For example, there’s a game called Monster in the House which involves a greedy spouse whacking her husband with a bat to extract money from him. In the middle of the game, some children will bounce in, and the spouse has to be careful not to hit them while extracting more money. Game ends when the spouse’s satisfaction meter falls to 0, or the spouse accidentally hits a child. It’s a pretty comical game, to be honest, with all characters in the game either looking like grumpy clowns or bouncing balls. Likewise, the depiction of blood is very unrealistic, utilizing a string of red squares instead of looking like an actual liquid. Playing the game, I think the creator wanted it to be a fun game above all else, and had no intention of offending any specific person. It was made with good intentions, and I personally have no ill will to the creator. That said, the subject hits very close to home, and it’s infuriating that the game fails to recognize the gravity behind domestic abuse issues.

My dad owns a sushi restaurant filled with days of ups and downs. My mom, despite her children still in high school and middle school, did her best to help him out during the downs. Both were hard-working, and my mom especially was resourceful, rarely showing any signs of greed. That day was, perhaps, the worst moment the restaurant faced. I was exceedingly lucky. I was asleep when it happened, and have to rely on my siblings recollection about this event. After one stressful night, my mom snapped. Unable to take the day-by-day stress anymore, she attempted to claw and tackle my dad. My dad, usually calm and quiet, frantically pinned her down until her anger subsided. It only happened one night, and neither parent violently attacked each other again. Yet, it was enough to change our entire family.

I want to get back to my position with censorship for a minute. I’m against censorship: I favor keeping our speech in public as free as possible. The reason? I’m a strong believer that if we want to tackle topics like domestic abuse, it’s necessary to discuss about them directly, rather than working around them as if they doesn’t exist. Similarly, anti-censorship gives us the freedom to criticize, especially those in position of authority. With this measure, we the people can put companies, politicians, law enforcers, and other authoritative or privileged figures in check by pointing out their flaws. Thus, I lament when public schools or libraries — any public locations with employees who are in the exact position and expertise to discuss and educate difficult topics in a civil manner — censor mediums that cover said topics. Anti-censorship is most powerful when a medium causes the public to discuss how to improve our current world.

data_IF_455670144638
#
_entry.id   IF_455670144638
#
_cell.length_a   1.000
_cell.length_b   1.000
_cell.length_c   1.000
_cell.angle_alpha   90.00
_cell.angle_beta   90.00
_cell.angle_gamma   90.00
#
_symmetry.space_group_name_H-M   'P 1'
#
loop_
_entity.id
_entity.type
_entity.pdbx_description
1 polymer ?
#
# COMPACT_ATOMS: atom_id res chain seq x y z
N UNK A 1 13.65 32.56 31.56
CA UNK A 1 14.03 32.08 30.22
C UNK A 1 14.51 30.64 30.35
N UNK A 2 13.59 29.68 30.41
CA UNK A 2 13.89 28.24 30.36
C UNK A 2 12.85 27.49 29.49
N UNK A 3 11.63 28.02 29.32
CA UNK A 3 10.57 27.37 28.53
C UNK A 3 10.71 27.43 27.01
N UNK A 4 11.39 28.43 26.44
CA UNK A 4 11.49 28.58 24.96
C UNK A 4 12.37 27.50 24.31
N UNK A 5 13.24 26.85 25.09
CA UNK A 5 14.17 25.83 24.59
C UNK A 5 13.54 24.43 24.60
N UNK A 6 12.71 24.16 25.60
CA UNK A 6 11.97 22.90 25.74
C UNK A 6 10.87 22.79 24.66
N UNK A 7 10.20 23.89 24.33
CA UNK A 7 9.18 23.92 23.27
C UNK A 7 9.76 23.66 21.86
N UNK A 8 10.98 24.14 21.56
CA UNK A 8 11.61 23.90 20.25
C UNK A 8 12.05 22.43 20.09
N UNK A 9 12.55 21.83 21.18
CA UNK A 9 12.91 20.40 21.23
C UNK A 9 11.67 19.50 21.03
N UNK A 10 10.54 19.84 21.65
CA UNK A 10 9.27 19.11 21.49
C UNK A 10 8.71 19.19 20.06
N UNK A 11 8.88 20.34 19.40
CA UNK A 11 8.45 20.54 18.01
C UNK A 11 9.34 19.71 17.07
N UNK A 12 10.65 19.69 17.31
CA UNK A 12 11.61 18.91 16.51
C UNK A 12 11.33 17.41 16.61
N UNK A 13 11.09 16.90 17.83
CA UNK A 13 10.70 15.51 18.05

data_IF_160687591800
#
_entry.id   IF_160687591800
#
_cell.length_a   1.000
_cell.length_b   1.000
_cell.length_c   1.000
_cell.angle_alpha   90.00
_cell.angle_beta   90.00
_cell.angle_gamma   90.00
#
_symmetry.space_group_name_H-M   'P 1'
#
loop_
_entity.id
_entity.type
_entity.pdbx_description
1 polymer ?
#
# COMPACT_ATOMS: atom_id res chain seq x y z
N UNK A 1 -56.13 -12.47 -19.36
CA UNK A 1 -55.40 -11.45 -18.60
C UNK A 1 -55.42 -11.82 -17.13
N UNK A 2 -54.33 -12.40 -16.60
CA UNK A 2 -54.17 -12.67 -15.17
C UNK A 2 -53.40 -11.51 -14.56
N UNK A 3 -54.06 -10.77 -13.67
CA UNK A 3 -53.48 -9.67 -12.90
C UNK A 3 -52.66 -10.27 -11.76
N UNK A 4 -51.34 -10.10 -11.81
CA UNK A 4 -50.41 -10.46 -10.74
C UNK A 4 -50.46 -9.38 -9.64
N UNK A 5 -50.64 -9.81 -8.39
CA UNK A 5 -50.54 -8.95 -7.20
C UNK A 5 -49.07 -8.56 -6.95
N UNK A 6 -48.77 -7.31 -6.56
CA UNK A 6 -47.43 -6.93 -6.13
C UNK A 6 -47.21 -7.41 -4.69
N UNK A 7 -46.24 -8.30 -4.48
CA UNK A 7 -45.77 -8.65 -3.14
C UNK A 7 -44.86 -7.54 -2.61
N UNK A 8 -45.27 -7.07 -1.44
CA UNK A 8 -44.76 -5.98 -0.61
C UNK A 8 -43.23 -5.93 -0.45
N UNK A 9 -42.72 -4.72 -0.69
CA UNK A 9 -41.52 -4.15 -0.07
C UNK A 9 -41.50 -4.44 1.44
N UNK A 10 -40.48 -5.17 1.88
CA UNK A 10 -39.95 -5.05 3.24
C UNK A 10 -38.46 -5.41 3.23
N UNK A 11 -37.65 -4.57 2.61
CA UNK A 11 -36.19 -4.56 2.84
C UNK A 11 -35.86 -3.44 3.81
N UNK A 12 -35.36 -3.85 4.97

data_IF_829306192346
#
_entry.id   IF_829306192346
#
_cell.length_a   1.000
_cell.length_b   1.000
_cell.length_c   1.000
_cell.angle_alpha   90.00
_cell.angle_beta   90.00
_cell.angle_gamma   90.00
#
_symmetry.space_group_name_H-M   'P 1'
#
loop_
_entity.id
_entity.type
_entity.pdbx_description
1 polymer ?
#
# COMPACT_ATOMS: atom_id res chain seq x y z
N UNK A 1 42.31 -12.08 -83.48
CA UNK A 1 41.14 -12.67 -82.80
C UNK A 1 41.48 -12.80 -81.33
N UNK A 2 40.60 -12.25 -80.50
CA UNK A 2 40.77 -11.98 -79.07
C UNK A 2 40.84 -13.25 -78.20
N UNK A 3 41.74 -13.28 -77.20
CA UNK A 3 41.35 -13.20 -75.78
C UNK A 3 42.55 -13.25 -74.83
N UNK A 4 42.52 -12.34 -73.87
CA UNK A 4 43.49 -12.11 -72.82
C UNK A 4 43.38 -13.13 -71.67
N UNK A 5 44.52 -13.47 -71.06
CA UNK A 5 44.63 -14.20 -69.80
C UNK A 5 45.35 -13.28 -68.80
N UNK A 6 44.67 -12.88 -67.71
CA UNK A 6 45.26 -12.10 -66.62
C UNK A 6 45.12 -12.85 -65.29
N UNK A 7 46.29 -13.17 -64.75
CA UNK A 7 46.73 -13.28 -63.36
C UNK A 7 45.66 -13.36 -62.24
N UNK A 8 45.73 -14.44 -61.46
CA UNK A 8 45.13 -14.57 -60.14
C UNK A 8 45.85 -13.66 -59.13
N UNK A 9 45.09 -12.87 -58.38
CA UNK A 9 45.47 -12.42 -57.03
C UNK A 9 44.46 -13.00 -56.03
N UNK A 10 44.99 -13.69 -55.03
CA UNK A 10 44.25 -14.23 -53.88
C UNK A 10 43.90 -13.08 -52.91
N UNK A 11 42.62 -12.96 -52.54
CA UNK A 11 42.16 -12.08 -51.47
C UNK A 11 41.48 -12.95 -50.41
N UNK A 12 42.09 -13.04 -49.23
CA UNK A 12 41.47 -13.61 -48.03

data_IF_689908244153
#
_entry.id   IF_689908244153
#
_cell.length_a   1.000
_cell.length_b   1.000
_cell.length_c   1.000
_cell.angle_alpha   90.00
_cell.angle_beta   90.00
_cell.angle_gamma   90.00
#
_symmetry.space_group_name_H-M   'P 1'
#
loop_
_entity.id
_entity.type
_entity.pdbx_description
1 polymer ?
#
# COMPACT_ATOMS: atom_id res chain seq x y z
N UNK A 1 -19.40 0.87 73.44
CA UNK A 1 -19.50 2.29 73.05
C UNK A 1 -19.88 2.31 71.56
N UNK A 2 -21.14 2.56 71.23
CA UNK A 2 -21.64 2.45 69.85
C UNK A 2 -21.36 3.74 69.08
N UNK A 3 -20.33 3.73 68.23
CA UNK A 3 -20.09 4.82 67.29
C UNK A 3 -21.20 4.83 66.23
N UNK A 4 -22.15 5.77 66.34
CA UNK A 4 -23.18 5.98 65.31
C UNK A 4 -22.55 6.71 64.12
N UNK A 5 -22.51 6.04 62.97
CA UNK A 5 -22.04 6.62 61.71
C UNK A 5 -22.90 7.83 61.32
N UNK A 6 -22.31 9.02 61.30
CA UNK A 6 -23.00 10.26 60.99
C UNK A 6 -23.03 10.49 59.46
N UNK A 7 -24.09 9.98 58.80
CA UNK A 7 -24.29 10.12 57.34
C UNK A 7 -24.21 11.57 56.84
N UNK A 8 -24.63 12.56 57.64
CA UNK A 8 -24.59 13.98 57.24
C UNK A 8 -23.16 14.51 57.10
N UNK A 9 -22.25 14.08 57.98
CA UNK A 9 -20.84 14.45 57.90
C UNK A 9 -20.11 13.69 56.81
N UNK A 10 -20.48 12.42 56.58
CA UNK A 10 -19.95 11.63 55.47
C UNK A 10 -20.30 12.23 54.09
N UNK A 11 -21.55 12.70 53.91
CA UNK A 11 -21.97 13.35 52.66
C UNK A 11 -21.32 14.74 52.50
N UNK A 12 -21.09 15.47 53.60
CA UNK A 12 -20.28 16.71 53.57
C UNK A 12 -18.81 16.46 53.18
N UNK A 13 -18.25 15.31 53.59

When mediums cover heavy topics, I’m always asking whether it successfully starts a constructive discussion in the subject matter, or criticizes any unfair practices. For Monster in the House, the answer is a stern no. The game fails to make useful observations as to why domestic violence often goes unreported, and certainly poses no solution to solve it. Even if it was presented as a joke — and to be fair, I do think the creator meant it as a joke — it fails to be either absurd, or a criticism to the practice. Similarly, when Wild Flirtation casually presents “Card Rape Sakura” as an option your monster character can respond to a woman, I fail to see how that joke is absurd, or provide a meaningful discussion about rape. And being a Japanese-American, I’m fully aware what that joke was making fun of. The joke only serves as a criticism to Japan’s image issue, and not the rapists in the Japan, or in any other country. Both games only serves as an example (even a normal) of violence, passive and unwilling to comment on the subject when they should be. They’re just controversial for controversy’s sake.

As opposed to these games, there were two that comes to mind that served to be a more positive example. Manifest Destiny depicts a giant white male figure roaming around and destroying pyramids while small black people runs away from him. A casual observer would probably comment the game is racist, and it is: the game openly admits it’s a metaphorical depiction of colonizers taking over African countries, including selling off the natives as slaves. Even without this message, the criticism the game makes on race still stands: the white giant progressively becomes more demonic as the game moves along, making it clear to the player their actions in-game are evil. I also really liked Hitogochi which, despite it’s more innocent dialog options than Wild Flirtation, was graphically more violent. The game makes the player role-play as a monster being treated by a klutzy and inexperienced caretaker. Important to the plot is a separate, primal personality the monster is fighting against that wants to eat more human flesh. Hitogochi makes it clear this primal split-personality is the main villain, and offers numerous options to fight against it. It successfully criticizes violent urges by presenting it as an absurdly psychopathic personality, and even provides some positive actions one could take to fight against it. While both games contains controversial subject matters, their presentation makes it clear both wants to fix said matters.